September 15, 2012

This is a Stage That Will End

Now that I am through it, I notice something I didn't notice before about the way people discuss the various stages of the baby and toddler years. There are two basic ways of doing it: one is with an obvious understanding that the particular stage will end, and the other is without that understanding.

Both groups understand intellectually that what they're going through is temporary. It would be pretty much the most condescending thing in the world to say gently, "You do realize this is TEMPORARY, right?" EVERYONE REALIZES IT'S TEMPORARY.

Except they don't. They haven't internalized that information, so instead of talking with undertones of this: "This stage is driving me nuts! I can't wait for this stage to be over! This is not my favorite stage so far! Here is how I am trying to survive this stage!," they are talking with undertones of this: "Here is how I am trying to survive the unending suffering of my new life. Here are some of my new permanent coping skills. Here are my thoughts about this particular unsolvable issue that will never go away on its own." They don't say any of this directly, but it seeps through everything they do say.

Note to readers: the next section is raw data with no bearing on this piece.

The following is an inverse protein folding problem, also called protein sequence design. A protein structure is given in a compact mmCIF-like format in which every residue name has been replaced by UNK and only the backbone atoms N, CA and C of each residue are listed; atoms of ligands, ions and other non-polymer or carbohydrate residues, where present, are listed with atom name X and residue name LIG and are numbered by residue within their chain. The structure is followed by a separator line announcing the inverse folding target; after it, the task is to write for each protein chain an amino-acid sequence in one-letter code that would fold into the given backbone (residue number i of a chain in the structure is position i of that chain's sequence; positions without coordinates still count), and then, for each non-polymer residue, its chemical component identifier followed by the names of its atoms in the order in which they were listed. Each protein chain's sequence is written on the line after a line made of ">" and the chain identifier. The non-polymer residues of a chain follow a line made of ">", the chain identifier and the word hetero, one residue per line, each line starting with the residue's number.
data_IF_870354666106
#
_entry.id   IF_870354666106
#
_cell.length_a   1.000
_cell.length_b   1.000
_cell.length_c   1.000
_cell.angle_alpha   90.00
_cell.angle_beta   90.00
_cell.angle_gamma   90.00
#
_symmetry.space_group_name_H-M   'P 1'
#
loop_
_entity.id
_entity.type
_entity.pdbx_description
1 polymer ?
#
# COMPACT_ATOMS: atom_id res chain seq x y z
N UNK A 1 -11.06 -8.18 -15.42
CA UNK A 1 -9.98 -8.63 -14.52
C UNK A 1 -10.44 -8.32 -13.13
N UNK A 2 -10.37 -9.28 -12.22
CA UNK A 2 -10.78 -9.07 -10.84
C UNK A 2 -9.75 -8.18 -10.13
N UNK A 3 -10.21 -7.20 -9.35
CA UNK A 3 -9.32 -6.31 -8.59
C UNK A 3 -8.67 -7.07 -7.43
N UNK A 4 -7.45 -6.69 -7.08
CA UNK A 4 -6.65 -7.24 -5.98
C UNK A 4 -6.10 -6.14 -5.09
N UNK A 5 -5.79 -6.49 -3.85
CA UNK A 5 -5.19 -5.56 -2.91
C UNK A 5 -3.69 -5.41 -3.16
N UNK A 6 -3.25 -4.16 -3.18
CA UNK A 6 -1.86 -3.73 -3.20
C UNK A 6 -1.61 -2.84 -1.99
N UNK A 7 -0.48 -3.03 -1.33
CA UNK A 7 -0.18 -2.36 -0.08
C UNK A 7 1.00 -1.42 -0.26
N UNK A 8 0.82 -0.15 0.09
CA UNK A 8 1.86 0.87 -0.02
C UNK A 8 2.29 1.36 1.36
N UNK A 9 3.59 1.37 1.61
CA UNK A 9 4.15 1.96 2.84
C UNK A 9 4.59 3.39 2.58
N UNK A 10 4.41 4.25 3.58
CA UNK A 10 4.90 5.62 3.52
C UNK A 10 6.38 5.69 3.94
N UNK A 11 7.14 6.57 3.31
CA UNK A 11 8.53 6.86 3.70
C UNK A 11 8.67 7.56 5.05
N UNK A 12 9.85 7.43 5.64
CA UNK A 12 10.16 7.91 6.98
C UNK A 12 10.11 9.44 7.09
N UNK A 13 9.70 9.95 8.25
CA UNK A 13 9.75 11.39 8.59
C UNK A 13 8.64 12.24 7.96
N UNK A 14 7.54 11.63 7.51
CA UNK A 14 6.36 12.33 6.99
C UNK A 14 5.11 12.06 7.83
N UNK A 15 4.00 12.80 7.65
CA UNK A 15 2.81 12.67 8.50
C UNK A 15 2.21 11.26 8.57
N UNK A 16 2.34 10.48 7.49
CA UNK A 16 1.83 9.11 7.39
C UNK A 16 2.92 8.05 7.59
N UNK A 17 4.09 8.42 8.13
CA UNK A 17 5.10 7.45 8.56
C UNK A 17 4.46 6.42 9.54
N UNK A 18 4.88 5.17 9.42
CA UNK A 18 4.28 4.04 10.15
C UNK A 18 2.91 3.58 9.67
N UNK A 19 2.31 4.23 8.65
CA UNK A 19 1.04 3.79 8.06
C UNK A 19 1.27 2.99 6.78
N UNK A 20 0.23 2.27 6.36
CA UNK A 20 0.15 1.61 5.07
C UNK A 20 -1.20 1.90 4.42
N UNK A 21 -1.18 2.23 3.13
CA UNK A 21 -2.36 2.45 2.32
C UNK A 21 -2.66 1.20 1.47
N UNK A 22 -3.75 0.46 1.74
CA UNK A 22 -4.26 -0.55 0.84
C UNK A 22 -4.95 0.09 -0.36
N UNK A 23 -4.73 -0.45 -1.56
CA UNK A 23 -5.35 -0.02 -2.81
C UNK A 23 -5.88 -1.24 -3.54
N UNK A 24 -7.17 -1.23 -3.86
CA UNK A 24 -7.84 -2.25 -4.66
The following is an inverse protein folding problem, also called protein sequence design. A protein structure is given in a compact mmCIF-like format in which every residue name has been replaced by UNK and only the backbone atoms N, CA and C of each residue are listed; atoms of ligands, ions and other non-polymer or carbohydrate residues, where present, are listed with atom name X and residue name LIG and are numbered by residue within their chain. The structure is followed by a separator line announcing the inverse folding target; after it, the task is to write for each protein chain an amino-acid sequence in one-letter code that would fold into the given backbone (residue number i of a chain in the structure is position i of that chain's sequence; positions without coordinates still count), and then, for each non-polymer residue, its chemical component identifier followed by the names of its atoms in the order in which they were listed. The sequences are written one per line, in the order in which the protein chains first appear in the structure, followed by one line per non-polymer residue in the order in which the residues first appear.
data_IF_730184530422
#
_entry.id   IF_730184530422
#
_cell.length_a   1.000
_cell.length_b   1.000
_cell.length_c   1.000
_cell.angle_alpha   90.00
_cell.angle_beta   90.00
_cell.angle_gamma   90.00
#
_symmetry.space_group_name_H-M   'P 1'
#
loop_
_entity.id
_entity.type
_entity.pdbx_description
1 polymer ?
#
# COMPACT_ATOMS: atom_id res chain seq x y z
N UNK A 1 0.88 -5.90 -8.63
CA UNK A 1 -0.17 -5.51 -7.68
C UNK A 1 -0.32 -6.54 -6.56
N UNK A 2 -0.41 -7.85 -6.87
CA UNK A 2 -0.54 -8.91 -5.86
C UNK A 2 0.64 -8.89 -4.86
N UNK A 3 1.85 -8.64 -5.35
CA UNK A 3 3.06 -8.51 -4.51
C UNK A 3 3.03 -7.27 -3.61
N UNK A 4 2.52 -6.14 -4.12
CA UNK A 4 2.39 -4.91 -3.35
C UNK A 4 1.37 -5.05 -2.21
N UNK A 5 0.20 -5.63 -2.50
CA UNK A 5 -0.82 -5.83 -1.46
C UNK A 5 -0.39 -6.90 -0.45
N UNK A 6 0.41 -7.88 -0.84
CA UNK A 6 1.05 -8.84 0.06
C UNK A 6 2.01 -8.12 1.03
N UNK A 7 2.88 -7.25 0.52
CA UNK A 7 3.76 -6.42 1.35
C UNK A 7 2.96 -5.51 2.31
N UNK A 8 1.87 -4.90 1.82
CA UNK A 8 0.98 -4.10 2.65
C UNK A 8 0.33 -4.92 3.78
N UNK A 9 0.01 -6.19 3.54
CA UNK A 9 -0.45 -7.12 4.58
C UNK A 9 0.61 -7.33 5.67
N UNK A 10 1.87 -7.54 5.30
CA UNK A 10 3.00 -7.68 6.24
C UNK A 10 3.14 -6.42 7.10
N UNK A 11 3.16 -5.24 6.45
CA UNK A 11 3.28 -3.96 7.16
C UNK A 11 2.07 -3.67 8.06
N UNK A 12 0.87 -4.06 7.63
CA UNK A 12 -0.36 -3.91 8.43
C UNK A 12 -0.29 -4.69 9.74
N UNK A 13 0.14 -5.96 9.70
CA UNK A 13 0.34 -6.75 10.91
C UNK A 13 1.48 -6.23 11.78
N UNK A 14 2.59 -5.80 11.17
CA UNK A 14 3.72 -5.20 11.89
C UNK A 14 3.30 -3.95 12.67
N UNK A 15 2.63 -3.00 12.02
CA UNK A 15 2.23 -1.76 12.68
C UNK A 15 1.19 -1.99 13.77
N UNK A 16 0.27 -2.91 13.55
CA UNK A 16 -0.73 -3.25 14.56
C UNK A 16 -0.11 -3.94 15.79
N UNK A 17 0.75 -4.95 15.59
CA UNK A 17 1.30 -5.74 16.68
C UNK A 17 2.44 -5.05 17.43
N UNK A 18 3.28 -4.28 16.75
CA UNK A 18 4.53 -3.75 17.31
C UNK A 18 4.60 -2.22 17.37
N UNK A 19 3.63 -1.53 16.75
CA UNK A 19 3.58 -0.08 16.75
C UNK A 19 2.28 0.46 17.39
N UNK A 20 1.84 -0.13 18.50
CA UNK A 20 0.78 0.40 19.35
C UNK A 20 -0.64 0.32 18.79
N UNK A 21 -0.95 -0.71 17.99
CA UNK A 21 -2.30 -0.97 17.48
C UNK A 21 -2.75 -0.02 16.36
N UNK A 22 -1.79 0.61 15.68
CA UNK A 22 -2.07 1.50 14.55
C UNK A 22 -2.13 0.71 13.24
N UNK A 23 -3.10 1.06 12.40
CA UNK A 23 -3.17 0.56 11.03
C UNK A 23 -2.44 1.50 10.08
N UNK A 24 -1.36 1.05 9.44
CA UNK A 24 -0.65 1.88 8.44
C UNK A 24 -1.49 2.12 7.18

And this is what I've noticed creeping into the way I think and feel about rearing teenagers. I DO know it's temporary! I DO! ...Except I don't. I am working on internalizing it, but it will blow your mind to hear that it's not easy to do that. If it WERE easy to do that, we'd all fully understand ALL the things we can't seem to make ourselves understand about eating, exercise, success, work, what's truly important, the passage of time, and our eventual deaths.